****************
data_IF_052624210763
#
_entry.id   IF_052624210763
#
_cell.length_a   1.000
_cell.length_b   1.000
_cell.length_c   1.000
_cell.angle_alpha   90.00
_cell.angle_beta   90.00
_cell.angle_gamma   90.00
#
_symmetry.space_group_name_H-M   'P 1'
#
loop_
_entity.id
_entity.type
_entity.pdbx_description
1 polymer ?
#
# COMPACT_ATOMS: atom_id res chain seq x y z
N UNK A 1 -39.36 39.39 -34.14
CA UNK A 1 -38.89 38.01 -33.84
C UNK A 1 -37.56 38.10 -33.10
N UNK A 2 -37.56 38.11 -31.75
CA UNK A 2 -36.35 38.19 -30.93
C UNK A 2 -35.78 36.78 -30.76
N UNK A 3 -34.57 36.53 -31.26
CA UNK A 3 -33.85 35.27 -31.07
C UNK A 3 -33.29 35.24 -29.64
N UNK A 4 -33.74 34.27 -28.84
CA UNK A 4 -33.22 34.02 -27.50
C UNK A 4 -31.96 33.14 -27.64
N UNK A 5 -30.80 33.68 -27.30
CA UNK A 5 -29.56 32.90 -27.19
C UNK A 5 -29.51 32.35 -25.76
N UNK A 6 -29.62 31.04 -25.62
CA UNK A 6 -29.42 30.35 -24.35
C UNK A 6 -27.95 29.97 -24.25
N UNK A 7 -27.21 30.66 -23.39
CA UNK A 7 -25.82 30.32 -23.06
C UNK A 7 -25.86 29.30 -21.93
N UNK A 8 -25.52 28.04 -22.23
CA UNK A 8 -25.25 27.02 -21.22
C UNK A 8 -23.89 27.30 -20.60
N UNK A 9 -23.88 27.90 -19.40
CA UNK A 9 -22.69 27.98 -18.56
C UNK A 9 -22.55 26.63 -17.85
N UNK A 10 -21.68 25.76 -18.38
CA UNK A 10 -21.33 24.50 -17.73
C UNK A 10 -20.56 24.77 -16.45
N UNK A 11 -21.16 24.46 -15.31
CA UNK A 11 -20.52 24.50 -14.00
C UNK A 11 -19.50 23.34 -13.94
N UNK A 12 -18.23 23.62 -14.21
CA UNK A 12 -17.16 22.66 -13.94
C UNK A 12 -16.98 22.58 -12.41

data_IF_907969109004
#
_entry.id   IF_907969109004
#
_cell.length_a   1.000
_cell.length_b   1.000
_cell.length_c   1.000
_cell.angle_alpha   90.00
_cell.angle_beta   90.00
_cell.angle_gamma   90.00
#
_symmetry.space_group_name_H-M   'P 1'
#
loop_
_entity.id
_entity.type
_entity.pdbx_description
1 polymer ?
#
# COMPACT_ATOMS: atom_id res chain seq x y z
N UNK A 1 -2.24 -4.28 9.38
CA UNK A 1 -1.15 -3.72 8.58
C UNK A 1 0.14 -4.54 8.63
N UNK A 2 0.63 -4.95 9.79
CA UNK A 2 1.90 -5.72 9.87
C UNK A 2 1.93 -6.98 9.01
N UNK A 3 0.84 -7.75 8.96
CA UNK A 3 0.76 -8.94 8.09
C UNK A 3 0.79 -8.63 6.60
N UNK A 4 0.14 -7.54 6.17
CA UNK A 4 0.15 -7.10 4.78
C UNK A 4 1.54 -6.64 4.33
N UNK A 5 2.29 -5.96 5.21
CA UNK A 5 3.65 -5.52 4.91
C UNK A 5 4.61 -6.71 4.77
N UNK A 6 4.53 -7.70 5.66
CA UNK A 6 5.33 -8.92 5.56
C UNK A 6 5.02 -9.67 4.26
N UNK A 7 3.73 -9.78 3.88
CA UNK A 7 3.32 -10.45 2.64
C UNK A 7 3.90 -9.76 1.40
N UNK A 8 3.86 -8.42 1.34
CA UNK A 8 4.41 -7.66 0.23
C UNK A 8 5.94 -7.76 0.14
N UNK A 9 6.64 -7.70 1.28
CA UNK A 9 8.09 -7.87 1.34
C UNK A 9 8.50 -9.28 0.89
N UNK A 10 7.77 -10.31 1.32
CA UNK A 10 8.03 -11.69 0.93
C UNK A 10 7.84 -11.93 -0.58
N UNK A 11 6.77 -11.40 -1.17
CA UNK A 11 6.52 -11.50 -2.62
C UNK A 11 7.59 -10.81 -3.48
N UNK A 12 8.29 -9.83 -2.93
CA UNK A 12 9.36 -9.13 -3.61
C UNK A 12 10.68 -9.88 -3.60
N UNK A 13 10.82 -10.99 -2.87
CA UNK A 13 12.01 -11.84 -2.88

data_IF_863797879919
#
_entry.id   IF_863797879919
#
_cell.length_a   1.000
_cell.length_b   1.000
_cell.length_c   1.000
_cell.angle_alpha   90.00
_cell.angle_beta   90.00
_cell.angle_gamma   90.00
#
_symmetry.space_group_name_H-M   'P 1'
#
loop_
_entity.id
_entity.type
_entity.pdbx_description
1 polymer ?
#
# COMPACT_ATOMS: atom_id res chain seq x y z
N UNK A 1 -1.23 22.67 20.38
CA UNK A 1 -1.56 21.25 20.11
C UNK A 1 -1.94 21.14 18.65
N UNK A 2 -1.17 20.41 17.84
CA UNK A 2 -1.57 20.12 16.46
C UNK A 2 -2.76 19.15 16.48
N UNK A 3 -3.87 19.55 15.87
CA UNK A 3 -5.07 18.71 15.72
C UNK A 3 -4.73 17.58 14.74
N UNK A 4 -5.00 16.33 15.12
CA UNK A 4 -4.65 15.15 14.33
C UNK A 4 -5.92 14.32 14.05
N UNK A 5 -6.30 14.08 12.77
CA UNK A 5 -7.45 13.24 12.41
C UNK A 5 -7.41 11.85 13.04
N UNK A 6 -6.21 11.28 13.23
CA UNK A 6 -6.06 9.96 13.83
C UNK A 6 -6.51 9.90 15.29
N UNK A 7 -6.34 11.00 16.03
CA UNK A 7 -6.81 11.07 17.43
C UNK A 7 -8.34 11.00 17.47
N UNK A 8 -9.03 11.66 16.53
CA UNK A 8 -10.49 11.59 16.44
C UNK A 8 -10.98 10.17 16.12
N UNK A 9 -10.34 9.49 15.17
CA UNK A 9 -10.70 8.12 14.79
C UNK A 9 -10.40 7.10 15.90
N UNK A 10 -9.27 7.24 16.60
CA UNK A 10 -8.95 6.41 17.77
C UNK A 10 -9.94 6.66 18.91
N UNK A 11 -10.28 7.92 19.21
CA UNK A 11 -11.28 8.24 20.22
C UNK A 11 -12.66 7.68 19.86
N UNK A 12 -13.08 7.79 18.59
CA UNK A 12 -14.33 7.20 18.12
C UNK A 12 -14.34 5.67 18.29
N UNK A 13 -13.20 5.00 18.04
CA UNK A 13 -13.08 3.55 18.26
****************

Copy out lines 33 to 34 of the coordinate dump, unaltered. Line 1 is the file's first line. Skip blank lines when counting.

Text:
N UNK A 5 -30.80 33.68 -27.30
CA UNK A 5 -29.56 32.90 -27.19